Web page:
Muslim religious leaders are cautious of The Centre’s move to fund madrassas. now they see the need to push forward with much needed progress
Concern is being expressed about the central government’s introduction of a scheme whereby madrassas — informal education institutions which primarily teach Muslim religious studies — will be equipped to also impart formal education.
HRD Ministry’s plan to revamp madrasa education in the country comes under the Scheme to Provide Quality Education in Madrasas (SPQEM). It would allow institutions to get affiliation with either madrassa boards or state boards for central government funds.
We meet the Shahi Imam of Shahjahani Idgah in Delhi, Hazrat Maulana Niyaz Ahmed, who also holds the position of national president of the All India Muslim Ulema board.
The mosque in front of the Idgah has a nursery school by the name of ‘Noor Public School’ which teaches around 80-90 children. Plus there’s another madrassa teaching around 3,000 children, called AM primary school. The authorities running them say both schools impart “modern education” with subjects such as Science, English, Hindi, Geography, amongst others, but in keeping with “Islamic faith”.
The need for making formal education a norm in all Muslim schools is something Ahmed believes is the need of the hour. Why he, along with critics of this new scheme hesitate to fully back the BJP-led Centre’s move, is the fear that there is a sinister plot afoot to change the Muslim religious institutions of the country.
Thus, the solution which his board has been conveying to madrassas is to equip themselves with formal education before the government can come in and change what they teach in it. In the present circumstance, the Maulana admits that it’s their “weakness” that “modern studies”, although taught in madrassas, are not given due importance.
The general secretary of the Ulema board Bunai Hasani says that presently, even those teaching at the madrassas would have a level of English of a third grader. This in no way being adequate to teach, Hasani believes that if a teacher had at least a 10th grade level education, it would be enough.
“The government say madrassas don’t have computer systems, students aren’t taught Hindi, English, geography, science. So why not equip ourselves so that they don’t get an opportunity to come into our system?” Hasani asks, and echoes the Imam’s words, saying the government should not be given an opportunity to “remove Quran from the studies”.
“Our thinking and the government’s are essentially different… they will want to bring in their ways into our madrassas. Look at universities and schools: How they have tried to meddle and even changed course content of textbooks. We can’t let this happen here”, he further adds.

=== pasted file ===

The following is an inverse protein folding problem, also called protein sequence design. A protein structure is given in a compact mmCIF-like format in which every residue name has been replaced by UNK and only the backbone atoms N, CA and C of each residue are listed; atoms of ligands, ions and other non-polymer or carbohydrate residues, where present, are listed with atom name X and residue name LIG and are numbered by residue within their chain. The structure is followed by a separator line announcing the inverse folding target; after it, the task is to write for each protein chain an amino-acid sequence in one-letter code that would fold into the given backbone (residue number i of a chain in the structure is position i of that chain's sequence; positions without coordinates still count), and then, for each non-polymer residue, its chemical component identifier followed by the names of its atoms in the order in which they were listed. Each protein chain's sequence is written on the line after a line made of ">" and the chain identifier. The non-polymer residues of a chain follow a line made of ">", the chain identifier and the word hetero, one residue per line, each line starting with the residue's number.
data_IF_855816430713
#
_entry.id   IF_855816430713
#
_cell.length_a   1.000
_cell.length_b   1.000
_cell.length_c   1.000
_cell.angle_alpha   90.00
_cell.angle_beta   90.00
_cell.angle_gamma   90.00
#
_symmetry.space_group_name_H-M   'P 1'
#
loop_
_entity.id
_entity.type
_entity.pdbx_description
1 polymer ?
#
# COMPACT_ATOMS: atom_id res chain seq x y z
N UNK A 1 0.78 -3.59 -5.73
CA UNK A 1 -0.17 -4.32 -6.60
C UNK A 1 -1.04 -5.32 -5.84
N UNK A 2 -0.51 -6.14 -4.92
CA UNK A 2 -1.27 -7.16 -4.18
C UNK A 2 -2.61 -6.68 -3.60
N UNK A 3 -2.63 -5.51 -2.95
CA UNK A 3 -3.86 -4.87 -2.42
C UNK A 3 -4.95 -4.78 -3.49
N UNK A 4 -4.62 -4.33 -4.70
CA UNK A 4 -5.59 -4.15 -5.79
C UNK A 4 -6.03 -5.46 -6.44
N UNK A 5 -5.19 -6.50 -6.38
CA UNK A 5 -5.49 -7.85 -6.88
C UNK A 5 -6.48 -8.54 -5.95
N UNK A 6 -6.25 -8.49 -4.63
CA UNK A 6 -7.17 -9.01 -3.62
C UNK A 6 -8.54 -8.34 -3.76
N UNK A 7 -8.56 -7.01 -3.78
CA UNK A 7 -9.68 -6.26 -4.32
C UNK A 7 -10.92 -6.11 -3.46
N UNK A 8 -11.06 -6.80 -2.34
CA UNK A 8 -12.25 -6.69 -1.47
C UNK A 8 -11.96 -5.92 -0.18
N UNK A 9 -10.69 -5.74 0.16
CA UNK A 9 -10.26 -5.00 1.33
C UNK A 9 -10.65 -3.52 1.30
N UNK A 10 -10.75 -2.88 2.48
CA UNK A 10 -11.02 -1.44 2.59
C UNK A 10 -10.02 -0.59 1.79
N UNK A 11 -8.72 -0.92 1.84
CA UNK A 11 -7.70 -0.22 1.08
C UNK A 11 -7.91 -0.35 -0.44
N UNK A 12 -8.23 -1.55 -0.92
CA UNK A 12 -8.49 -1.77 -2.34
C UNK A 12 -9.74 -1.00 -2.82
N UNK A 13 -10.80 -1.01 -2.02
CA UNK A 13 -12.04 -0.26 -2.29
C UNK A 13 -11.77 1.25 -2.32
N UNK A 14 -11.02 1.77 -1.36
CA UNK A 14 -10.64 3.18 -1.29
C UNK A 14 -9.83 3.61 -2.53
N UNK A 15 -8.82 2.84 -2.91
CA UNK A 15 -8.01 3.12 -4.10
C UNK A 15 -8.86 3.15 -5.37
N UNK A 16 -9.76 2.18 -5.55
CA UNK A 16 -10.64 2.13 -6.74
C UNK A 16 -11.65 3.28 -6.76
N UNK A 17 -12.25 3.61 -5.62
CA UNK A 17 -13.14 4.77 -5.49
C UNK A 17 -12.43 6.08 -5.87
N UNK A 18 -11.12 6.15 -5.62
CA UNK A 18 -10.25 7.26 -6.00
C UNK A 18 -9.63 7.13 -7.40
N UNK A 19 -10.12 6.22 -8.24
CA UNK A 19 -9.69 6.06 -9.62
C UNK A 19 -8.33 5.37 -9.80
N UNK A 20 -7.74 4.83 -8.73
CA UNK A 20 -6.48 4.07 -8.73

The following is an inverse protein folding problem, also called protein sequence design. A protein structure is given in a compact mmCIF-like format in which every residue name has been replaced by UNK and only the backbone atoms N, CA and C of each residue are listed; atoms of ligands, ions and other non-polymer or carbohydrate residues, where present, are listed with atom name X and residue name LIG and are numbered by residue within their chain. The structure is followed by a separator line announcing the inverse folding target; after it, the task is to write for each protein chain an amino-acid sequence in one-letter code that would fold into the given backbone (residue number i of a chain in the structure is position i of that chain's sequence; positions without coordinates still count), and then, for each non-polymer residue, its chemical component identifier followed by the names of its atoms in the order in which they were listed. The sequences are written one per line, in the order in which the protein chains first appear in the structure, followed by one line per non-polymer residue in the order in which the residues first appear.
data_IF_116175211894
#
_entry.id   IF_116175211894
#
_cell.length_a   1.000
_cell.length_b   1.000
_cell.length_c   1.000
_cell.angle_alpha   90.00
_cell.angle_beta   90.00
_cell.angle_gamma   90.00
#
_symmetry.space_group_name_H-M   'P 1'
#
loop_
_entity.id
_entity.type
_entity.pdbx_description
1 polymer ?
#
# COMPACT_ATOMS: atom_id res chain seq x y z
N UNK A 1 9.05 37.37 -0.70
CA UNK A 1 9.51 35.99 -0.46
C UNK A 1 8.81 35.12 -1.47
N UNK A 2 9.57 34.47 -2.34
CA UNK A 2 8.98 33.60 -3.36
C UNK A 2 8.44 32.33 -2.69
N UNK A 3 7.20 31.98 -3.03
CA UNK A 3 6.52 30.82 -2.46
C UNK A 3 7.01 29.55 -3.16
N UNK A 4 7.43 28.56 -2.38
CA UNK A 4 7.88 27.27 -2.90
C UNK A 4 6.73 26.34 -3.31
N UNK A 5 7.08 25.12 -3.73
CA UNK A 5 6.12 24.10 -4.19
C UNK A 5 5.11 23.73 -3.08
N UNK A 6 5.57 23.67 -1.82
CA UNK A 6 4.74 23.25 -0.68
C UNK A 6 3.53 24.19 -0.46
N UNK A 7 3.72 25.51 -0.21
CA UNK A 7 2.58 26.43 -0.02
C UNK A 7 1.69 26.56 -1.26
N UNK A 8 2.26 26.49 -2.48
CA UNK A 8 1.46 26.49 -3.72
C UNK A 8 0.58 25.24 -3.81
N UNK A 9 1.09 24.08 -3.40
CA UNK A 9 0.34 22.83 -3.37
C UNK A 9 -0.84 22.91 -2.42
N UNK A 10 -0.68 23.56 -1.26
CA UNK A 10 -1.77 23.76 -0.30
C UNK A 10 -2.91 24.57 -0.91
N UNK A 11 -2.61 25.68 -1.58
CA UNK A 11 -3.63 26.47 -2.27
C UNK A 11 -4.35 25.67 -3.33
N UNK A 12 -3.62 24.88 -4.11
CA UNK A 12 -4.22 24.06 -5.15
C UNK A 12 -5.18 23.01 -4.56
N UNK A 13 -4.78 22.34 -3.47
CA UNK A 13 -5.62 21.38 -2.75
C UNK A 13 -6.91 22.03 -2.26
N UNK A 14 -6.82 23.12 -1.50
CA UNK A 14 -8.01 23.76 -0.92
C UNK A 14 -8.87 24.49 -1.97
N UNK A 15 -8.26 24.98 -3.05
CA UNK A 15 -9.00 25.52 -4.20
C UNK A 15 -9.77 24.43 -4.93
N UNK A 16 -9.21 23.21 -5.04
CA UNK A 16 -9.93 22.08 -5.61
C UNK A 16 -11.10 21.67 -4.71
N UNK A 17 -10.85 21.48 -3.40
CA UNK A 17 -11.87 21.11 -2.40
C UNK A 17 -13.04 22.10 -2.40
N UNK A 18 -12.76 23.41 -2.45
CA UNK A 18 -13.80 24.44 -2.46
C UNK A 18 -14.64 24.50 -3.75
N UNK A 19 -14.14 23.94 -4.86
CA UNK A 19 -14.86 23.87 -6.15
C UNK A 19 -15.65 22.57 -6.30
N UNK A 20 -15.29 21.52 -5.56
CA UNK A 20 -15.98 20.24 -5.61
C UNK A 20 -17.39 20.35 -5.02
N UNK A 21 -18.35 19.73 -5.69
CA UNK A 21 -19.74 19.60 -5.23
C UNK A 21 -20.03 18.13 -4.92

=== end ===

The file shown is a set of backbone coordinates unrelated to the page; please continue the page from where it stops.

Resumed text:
Under the revamp, the government is also planning to map madrassas in the country based on their Global Positioning System. Minority Affairs Minister Mukhtar Abbas Naqvi has said that the government is working on a plan to ensure that students who come out of madrassas get into institutes like Jamia Milia Islamia and Delhi University colleges.
Ahmed says that this is important, keeping in view that only now is Muslim representation in administrative services, police, and judiciary picking up. Still, integration into these services is insufficient.
“How we require a Hafiz, Mufti, we also require police personnel, tehsildars, and Collectors. We should have people from our community, so yes giving importance to formal education would be imperative. Without this we cannot move forward”, he says candidly.
But he adds that Prime Minister Narendra Modi “says he is concerned about Muslim children, and wants to see their progress. This is a very good thing. But along with words there should be action. It should be practical.”
When we mentioned to the head of the Idgah about meeting many Muslim woman in Old Delhi who had not studied more than 8th grade, and whether formal education in madrassas would change that scenario, he said this was a phenomenon of the past. “This is not prevalent nor relevant anymore. We have madrassas for girls and they are progressing just like others.”
The general secretary cuts in and says their Ulema board is the only Muslim board which has a women’s wing, an example to show how they are “practising Islam and moving forward with the modern times which is important… we have seminars where we tell madrasas to change with the times. That we are not still ghulams (slaves). That we are in the times of rapidly growing and changing technology and information and this is important.”
“We have an education wing so our responsibility is to tell the people of the importance of education”, he adds that most of the madrassas teach students of poor families (about 75% according to him). “The parents are unable to take care of them so they give them to us and we feed them, clothed them, teach them and take care of the health, all their needs”.
He claims they do the job the government ought to when it implements a bill making education a right. “We work on the ground, in villages as well. Government should help us, reward us. Instead they give madrassas a bad name”.